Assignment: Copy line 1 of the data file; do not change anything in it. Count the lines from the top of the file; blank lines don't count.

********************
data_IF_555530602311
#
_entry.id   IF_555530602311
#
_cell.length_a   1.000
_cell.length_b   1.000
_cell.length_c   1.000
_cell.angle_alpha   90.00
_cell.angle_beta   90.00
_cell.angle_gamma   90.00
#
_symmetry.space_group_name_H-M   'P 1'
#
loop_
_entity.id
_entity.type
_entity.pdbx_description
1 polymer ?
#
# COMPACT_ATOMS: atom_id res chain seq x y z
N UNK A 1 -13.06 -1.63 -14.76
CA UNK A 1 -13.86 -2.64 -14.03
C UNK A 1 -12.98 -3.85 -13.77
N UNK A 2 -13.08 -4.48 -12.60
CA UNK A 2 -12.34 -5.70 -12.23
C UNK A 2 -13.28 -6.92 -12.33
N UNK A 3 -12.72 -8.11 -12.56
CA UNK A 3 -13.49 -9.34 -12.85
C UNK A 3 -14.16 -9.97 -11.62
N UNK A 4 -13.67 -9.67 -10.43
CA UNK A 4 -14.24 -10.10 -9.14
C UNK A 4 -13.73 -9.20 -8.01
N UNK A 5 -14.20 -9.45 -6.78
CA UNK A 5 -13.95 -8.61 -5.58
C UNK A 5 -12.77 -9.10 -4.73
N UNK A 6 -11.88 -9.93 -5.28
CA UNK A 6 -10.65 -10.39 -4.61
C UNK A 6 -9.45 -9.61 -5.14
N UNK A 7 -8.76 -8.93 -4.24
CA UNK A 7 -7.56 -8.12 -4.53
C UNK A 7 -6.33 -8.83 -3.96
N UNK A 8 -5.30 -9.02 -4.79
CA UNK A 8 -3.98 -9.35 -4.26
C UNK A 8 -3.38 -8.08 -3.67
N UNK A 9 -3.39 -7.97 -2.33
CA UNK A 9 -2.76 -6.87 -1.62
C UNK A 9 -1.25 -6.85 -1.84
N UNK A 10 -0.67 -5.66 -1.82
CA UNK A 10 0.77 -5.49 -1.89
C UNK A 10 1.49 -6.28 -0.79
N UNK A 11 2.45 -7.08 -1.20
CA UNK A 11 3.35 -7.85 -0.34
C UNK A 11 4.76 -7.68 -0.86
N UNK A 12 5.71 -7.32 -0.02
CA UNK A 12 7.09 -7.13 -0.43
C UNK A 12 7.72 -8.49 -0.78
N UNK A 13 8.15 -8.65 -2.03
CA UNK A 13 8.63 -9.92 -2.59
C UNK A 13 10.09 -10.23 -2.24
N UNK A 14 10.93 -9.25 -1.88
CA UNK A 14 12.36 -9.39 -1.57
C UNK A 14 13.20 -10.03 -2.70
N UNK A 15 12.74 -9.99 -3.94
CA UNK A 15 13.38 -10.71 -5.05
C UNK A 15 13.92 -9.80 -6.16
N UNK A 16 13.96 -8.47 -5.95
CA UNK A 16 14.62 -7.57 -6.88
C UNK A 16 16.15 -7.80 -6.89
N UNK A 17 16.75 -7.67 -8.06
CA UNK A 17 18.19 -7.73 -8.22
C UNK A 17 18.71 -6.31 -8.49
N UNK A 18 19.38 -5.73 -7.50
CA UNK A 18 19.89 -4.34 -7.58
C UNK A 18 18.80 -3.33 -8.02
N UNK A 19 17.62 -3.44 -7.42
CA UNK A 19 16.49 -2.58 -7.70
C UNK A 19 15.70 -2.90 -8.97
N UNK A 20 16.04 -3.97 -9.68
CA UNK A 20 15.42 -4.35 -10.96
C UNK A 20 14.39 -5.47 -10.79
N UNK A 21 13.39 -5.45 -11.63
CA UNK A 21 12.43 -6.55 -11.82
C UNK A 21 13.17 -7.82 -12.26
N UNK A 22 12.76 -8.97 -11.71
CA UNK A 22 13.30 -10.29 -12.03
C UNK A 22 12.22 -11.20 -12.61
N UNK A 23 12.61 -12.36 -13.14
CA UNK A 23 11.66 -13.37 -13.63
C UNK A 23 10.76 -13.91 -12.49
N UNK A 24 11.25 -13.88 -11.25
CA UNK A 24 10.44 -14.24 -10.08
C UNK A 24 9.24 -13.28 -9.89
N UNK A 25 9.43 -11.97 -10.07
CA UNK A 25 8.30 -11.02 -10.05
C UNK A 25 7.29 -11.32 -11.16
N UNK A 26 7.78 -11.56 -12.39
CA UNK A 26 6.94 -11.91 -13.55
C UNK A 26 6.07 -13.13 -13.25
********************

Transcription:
data_IF_555530602311